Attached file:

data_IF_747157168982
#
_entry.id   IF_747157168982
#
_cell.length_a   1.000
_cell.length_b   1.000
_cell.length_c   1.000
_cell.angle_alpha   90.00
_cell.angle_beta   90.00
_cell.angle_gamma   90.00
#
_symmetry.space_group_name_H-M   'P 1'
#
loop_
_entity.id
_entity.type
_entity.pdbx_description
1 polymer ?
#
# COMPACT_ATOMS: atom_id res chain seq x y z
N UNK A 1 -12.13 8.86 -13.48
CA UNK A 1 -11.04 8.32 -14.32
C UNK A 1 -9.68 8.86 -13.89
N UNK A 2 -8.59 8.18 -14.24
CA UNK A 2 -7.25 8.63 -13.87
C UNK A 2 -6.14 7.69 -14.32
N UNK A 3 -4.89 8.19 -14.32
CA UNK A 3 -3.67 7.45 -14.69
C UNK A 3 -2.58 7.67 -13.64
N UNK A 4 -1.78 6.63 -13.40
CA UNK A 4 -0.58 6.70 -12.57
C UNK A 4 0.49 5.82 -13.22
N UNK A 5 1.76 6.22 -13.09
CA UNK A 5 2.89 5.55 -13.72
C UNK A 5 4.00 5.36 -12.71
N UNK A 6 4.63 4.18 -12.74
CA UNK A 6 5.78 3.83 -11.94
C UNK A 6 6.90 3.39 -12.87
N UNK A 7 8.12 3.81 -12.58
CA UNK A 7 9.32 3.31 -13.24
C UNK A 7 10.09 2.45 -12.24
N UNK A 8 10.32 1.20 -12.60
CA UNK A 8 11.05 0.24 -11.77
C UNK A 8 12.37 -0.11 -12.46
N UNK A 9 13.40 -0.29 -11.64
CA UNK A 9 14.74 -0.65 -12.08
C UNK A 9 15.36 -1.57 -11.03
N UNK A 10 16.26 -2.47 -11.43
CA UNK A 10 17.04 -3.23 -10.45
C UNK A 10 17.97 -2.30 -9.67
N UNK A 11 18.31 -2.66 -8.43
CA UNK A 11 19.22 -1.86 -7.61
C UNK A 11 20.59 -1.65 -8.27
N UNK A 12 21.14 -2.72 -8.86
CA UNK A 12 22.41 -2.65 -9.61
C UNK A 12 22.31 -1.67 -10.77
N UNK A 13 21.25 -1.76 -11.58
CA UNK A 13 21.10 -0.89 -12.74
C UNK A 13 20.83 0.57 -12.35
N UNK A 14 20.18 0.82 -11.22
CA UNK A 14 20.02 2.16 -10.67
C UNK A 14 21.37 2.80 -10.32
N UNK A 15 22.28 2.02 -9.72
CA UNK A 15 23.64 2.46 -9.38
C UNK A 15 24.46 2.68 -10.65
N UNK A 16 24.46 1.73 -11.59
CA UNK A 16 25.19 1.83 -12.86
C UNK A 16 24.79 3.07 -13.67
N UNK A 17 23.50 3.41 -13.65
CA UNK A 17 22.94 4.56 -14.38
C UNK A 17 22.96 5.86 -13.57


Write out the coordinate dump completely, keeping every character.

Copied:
data_IF_747157168982
#
_entry.id   IF_747157168982
#
_cell.length_a   1.000
_cell.length_b   1.000
_cell.length_c   1.000
_cell.angle_alpha   90.00
_cell.angle_beta   90.00
_cell.angle_gamma   90.00
#
_symmetry.space_group_name_H-M   'P 1'
#
loop_
_entity.id
_entity.type
_entity.pdbx_description
1 polymer ?
#
# COMPACT_ATOMS: atom_id res chain seq x y z
N UNK A 1 -12.13 8.86 -13.48
CA UNK A 1 -11.04 8.32 -14.32
C UNK A 1 -9.68 8.86 -13.89
N UNK A 2 -8.59 8.18 -14.24
CA UNK A 2 -7.25 8.63 -13.87
C UNK A 2 -6.14 7.69 -14.32
N UNK A 3 -4.89 8.19 -14.32
CA UNK A 3 -3.67 7.45 -14.69
C UNK A 3 -2.58 7.67 -13.64
N UNK A 4 -1.78 6.63 -13.40
CA UNK A 4 -0.58 6.70 -12.57
C UNK A 4 0.49 5.82 -13.22
N UNK A 5 1.76 6.22 -13.09
CA UNK A 5 2.89 5.55 -13.72
C UNK A 5 4.00 5.36 -12.71
N UNK A 6 4.63 4.18 -12.74
CA UNK A 6 5.78 3.83 -11.94
C UNK A 6 6.90 3.39 -12.87
N UNK A 7 8.12 3.81 -12.58
CA UNK A 7 9.32 3.31 -13.24
C UNK A 7 10.09 2.45 -12.24
N UNK A 8 10.32 1.20 -12.60
CA UNK A 8 11.05 0.24 -11.77
C UNK A 8 12.37 -0.11 -12.46
N UNK A 9 13.40 -0.29 -11.64
CA UNK A 9 14.74 -0.65 -12.08
C UNK A 9 15.36 -1.57 -11.03
N UNK A 10 16.26 -2.47 -11.43
CA UNK A 10 17.04 -3.23 -10.45
C UNK A 10 17.97 -2.30 -9.67
N UNK A 11 18.31 -2.66 -8.43
CA UNK A 11 19.22 -1.86 -7.61
C UNK A 11 20.59 -1.65 -8.27
N UNK A 12 21.14 -2.72 -8.86
CA UNK A 12 22.41 -2.65 -9.61
C UNK A 12 22.31 -1.67 -10.77
N UNK A 13 21.25 -1.76 -11.58
CA UNK A 13 21.10 -0.89 -12.74
C UNK A 13 20.83 0.57 -12.35
N UNK A 14 20.18 0.82 -11.22
CA UNK A 14 20.02 2.16 -10.67
C UNK A 14 21.37 2.80 -10.32
N UNK A 15 22.28 2.02 -9.72
CA UNK A 15 23.64 2.46 -9.38
C UNK A 15 24.46 2.68 -10.65
N UNK A 16 24.46 1.73 -11.59
CA UNK A 16 25.19 1.83 -12.86
C UNK A 16 24.79 3.07 -13.67
N UNK A 17 23.50 3.41 -13.65
CA UNK A 17 22.94 4.56 -14.38
C UNK A 17 22.96 5.86 -13.57